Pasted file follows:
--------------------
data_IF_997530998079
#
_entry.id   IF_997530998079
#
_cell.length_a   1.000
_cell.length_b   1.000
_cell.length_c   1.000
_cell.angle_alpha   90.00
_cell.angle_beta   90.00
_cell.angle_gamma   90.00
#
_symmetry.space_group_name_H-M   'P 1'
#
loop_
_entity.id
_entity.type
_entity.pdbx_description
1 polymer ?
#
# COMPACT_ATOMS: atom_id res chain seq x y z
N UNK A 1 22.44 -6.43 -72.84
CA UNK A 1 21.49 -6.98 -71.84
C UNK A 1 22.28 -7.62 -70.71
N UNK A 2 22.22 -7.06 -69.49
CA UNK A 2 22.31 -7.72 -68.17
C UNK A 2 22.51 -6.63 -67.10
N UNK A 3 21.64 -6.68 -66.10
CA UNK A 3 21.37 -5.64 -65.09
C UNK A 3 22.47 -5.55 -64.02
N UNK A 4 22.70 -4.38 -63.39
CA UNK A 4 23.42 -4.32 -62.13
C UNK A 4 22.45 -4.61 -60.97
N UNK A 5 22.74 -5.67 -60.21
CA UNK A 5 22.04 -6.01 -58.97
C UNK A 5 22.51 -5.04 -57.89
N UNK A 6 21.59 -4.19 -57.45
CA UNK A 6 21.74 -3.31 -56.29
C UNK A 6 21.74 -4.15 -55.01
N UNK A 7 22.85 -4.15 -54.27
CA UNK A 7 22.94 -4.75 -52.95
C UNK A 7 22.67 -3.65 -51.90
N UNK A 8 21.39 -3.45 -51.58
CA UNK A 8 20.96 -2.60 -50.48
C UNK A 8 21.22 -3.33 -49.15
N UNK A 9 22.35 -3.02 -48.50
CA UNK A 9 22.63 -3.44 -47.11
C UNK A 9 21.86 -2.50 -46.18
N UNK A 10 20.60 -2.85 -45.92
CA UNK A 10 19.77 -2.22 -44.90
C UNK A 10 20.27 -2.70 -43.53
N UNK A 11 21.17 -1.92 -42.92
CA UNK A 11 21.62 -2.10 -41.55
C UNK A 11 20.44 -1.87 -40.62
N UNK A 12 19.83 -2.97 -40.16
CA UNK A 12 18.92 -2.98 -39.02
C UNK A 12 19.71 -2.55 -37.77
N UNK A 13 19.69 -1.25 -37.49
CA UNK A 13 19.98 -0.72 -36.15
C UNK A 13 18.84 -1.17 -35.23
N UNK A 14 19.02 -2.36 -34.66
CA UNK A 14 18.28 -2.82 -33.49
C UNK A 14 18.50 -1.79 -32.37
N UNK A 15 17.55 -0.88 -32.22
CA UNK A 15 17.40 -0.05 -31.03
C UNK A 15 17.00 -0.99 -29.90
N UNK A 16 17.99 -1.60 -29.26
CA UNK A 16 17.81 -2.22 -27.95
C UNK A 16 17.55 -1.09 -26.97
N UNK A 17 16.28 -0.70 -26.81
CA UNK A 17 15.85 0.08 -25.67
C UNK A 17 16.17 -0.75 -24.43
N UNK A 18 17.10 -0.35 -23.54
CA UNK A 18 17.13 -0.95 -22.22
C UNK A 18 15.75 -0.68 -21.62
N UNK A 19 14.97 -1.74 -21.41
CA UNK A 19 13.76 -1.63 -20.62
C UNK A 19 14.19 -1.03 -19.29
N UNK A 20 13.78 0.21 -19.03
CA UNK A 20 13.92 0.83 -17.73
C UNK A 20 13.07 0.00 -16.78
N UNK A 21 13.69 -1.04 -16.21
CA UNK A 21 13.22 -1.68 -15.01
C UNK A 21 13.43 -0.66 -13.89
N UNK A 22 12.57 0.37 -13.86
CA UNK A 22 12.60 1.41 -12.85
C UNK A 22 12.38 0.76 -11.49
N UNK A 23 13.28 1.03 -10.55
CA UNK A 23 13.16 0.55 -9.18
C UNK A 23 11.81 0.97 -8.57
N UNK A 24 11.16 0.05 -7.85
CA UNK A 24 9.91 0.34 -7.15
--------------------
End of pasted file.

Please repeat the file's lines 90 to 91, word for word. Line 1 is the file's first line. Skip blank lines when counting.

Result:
N UNK A 24 11.16 0.05 -7.85
CA UNK A 24 9.91 0.34 -7.15